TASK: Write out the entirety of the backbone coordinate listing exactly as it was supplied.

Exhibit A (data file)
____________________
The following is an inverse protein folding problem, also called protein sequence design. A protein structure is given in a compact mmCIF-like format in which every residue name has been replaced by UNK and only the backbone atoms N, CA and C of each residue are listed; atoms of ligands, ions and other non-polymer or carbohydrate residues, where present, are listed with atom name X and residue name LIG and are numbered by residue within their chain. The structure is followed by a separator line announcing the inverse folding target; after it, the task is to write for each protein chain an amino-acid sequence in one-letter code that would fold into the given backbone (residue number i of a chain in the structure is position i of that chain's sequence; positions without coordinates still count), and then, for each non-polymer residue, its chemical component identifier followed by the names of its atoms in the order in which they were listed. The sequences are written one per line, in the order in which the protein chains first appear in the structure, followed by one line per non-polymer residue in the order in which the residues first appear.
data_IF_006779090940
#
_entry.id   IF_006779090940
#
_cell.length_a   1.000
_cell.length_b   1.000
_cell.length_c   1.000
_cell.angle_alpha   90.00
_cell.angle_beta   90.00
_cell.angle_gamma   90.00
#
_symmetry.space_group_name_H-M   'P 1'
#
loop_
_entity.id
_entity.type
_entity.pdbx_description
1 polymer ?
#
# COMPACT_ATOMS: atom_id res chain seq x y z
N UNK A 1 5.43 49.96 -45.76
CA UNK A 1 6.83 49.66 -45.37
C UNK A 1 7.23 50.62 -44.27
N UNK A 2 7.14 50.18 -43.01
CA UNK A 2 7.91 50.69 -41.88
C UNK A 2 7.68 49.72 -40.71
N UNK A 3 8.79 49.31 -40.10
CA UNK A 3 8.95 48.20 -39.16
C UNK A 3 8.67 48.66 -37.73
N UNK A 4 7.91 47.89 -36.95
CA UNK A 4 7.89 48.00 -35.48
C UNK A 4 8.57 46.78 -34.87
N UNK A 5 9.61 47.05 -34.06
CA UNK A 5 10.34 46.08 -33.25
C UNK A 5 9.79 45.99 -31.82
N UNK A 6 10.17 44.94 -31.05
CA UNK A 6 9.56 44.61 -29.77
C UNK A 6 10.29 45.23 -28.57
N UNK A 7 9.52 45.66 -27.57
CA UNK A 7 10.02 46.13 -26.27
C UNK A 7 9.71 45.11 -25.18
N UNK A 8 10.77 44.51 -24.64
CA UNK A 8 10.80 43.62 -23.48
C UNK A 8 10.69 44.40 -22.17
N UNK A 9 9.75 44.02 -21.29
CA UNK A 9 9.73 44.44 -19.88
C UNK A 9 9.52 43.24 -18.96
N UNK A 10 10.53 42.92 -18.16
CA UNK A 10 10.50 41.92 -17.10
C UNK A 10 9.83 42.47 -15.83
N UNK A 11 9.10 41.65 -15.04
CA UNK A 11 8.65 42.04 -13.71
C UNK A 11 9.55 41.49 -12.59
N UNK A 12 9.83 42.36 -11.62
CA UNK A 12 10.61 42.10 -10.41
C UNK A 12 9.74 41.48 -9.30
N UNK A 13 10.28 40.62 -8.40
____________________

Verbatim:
The following is an inverse protein folding problem, also called protein sequence design. A protein structure is given in a compact mmCIF-like format in which every residue name has been replaced by UNK and only the backbone atoms N, CA and C of each residue are listed; atoms of ligands, ions and other non-polymer or carbohydrate residues, where present, are listed with atom name X and residue name LIG and are numbered by residue within their chain. The structure is followed by a separator line announcing the inverse folding target; after it, the task is to write for each protein chain an amino-acid sequence in one-letter code that would fold into the given backbone (residue number i of a chain in the structure is position i of that chain's sequence; positions without coordinates still count), and then, for each non-polymer residue, its chemical component identifier followed by the names of its atoms in the order in which they were listed. The sequences are written one per line, in the order in which the protein chains first appear in the structure, followed by one line per non-polymer residue in the order in which the residues first appear.
data_IF_006779090940
#
_entry.id   IF_006779090940
#
_cell.length_a   1.000
_cell.length_b   1.000
_cell.length_c   1.000
_cell.angle_alpha   90.00
_cell.angle_beta   90.00
_cell.angle_gamma   90.00
#
_symmetry.space_group_name_H-M   'P 1'
#
loop_
_entity.id
_entity.type
_entity.pdbx_description
1 polymer ?
#
# COMPACT_ATOMS: atom_id res chain seq x y z
N UNK A 1 5.43 49.96 -45.76
CA UNK A 1 6.83 49.66 -45.37
C UNK A 1 7.23 50.62 -44.27
N UNK A 2 7.14 50.18 -43.01
CA UNK A 2 7.91 50.69 -41.88
C UNK A 2 7.68 49.72 -40.71
N UNK A 3 8.79 49.31 -40.10
CA UNK A 3 8.95 48.20 -39.16
C UNK A 3 8.67 48.66 -37.73
N UNK A 4 7.91 47.89 -36.95
CA UNK A 4 7.89 48.00 -35.48
C UNK A 4 8.57 46.78 -34.87
N UNK A 5 9.61 47.05 -34.06
CA UNK A 5 10.34 46.08 -33.25
C UNK A 5 9.79 45.99 -31.82
N UNK A 6 10.17 44.94 -31.05
CA UNK A 6 9.56 44.61 -29.77
C UNK A 6 10.29 45.23 -28.57
N UNK A 7 9.52 45.66 -27.57
CA UNK A 7 10.02 46.13 -26.27
C UNK A 7 9.71 45.11 -25.18
N UNK A 8 10.77 44.51 -24.64
CA UNK A 8 10.80 43.62 -23.48
C UNK A 8 10.69 44.40 -22.17
N UNK A 9 9.75 44.02 -21.29
CA UNK A 9 9.73 44.44 -19.88
C UNK A 9 9.52 43.24 -18.96
N UNK A 10 10.53 42.92 -18.16
CA UNK A 10 10.50 41.92 -17.10
C UNK A 10 9.83 42.47 -15.83
N UNK A 11 9.10 41.65 -15.04
CA UNK A 11 8.65 42.04 -13.71
C UNK A 11 9.55 41.49 -12.59
N UNK A 12 9.83 42.36 -11.62
CA UNK A 12 10.61 42.10 -10.41
C UNK A 12 9.74 41.48 -9.30
N UNK A 13 10.28 40.62 -8.40